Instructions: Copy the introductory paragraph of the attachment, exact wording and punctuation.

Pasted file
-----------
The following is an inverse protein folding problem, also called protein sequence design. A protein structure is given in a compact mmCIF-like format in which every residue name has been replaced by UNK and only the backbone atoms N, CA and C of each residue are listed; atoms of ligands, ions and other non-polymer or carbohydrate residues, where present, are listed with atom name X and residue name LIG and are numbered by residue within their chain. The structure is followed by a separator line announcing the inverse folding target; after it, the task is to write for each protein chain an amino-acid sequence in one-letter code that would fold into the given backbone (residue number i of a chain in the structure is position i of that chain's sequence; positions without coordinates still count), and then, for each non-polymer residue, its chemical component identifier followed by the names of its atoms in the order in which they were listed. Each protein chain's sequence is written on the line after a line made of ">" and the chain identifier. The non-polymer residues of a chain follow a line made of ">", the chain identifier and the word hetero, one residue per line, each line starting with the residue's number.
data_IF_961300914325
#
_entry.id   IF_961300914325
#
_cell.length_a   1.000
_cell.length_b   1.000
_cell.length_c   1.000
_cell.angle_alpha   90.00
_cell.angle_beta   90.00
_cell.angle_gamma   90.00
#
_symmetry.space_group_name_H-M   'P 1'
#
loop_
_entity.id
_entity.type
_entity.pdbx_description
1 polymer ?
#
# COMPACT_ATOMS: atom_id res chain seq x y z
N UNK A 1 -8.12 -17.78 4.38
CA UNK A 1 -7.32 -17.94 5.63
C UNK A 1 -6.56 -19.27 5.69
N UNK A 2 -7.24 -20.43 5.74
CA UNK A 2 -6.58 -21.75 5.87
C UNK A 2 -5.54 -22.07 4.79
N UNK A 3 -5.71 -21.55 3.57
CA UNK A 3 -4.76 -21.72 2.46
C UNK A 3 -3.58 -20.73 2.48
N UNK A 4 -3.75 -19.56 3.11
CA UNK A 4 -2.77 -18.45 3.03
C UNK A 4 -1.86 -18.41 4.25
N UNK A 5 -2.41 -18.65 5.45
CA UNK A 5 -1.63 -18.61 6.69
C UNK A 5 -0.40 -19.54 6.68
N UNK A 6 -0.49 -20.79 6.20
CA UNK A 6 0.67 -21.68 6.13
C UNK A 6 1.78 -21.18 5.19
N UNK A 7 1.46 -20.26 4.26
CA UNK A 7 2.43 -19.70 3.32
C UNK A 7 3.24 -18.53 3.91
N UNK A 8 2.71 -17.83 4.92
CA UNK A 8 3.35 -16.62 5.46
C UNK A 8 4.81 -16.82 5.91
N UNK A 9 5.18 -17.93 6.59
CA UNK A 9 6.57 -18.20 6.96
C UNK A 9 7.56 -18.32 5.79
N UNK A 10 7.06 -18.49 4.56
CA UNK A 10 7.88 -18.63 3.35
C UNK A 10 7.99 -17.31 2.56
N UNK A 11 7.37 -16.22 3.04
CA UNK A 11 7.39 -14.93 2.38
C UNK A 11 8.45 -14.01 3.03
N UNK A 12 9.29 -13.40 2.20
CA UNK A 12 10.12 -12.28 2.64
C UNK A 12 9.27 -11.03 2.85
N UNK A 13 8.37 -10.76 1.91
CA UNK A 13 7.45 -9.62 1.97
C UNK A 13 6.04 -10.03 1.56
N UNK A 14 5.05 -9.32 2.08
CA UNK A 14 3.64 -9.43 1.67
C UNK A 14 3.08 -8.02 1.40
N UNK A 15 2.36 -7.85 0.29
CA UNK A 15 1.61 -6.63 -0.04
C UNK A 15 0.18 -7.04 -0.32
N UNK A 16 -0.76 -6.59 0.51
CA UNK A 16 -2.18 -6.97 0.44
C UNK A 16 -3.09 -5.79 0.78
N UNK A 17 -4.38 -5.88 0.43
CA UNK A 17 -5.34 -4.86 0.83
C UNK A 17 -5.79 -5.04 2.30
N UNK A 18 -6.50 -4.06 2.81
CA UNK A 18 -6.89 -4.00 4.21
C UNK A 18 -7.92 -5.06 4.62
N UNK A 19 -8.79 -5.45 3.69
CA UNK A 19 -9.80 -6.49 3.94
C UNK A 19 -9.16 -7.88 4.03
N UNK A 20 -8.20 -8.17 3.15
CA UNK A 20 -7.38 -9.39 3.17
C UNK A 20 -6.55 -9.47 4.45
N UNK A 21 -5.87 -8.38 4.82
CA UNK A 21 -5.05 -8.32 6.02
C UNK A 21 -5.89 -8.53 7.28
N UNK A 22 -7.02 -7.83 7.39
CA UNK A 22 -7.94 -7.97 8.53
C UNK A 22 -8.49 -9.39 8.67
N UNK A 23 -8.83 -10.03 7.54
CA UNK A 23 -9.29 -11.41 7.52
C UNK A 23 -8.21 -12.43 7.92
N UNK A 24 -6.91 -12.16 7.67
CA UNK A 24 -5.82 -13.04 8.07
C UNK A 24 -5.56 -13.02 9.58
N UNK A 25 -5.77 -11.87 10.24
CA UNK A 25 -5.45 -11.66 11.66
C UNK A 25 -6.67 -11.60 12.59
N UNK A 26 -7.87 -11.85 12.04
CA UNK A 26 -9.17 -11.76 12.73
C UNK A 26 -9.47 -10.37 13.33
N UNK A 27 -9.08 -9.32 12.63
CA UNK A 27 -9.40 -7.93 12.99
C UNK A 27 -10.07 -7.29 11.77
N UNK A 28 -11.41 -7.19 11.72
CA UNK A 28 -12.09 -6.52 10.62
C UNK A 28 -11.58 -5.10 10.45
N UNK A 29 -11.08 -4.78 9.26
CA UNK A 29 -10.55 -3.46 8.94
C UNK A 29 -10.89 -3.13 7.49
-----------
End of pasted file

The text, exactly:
The following is an inverse protein folding problem, also called protein sequence design. A protein structure is given in a compact mmCIF-like format in which every residue name has been replaced by UNK and only the backbone atoms N, CA and C of each residue are listed; atoms of ligands, ions and other non-polymer or carbohydrate residues, where present, are listed with atom name X and residue name LIG and are numbered by residue within their chain. The structure is followed by a separator line announcing the inverse folding target; after it, the task is to write for each protein chain an amino-acid sequence in one-letter code that would fold into the given backbone (residue number i of a chain in the structure is position i of that chain's sequence; positions without coordinates still count), and then, for each non-polymer residue, its chemical component identifier followed by the names of its atoms in the order in which they were listed. Each protein chain's sequence is written on the line after a line made of ">" and the chain identifier. The non-polymer residues of a chain follow a line made of ">", the chain identifier and the word hetero, one residue per line, each line starting with the residue's number.